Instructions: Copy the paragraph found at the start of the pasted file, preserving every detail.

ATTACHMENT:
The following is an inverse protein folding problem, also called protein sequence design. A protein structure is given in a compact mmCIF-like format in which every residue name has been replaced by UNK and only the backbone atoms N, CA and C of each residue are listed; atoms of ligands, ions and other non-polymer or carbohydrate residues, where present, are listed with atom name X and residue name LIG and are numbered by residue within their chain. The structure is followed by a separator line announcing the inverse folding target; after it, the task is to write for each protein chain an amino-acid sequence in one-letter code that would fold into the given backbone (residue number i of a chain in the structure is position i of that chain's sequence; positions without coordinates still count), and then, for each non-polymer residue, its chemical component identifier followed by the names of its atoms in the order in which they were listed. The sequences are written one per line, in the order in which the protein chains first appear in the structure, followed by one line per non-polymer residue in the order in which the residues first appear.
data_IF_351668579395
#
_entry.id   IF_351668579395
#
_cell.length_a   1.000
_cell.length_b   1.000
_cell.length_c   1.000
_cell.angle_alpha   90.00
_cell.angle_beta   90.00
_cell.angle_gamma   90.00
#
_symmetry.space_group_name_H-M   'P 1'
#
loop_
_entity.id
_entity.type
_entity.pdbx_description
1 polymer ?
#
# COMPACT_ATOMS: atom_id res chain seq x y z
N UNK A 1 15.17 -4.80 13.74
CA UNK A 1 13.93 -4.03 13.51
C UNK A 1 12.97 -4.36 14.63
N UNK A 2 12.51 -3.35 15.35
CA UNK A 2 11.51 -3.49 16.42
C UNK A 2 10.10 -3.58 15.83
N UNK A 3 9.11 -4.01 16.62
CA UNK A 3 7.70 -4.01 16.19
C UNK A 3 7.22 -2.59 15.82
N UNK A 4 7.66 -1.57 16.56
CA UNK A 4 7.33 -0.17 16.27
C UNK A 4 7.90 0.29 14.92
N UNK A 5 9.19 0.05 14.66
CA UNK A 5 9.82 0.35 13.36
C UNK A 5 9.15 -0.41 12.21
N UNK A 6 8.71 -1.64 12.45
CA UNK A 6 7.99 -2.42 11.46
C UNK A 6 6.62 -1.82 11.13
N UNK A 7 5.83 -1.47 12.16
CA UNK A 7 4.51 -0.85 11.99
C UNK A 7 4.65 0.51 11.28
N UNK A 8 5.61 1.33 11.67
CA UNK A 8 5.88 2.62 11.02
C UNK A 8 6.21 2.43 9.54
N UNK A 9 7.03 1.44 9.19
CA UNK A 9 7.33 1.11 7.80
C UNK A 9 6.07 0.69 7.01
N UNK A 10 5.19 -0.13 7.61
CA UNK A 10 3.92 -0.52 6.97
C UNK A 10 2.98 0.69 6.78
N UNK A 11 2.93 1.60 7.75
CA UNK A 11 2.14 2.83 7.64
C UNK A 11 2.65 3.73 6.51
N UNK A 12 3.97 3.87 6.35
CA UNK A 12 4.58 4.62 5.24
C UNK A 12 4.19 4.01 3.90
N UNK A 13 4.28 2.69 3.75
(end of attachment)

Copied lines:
The following is an inverse protein folding problem, also called protein sequence design. A protein structure is given in a compact mmCIF-like format in which every residue name has been replaced by UNK and only the backbone atoms N, CA and C of each residue are listed; atoms of ligands, ions and other non-polymer or carbohydrate residues, where present, are listed with atom name X and residue name LIG and are numbered by residue within their chain. The structure is followed by a separator line announcing the inverse folding target; after it, the task is to write for each protein chain an amino-acid sequence in one-letter code that would fold into the given backbone (residue number i of a chain in the structure is position i of that chain's sequence; positions without coordinates still count), and then, for each non-polymer residue, its chemical component identifier followed by the names of its atoms in the order in which they were listed. The sequences are written one per line, in the order in which the protein chains first appear in the structure, followed by one line per non-polymer residue in the order in which the residues first appear.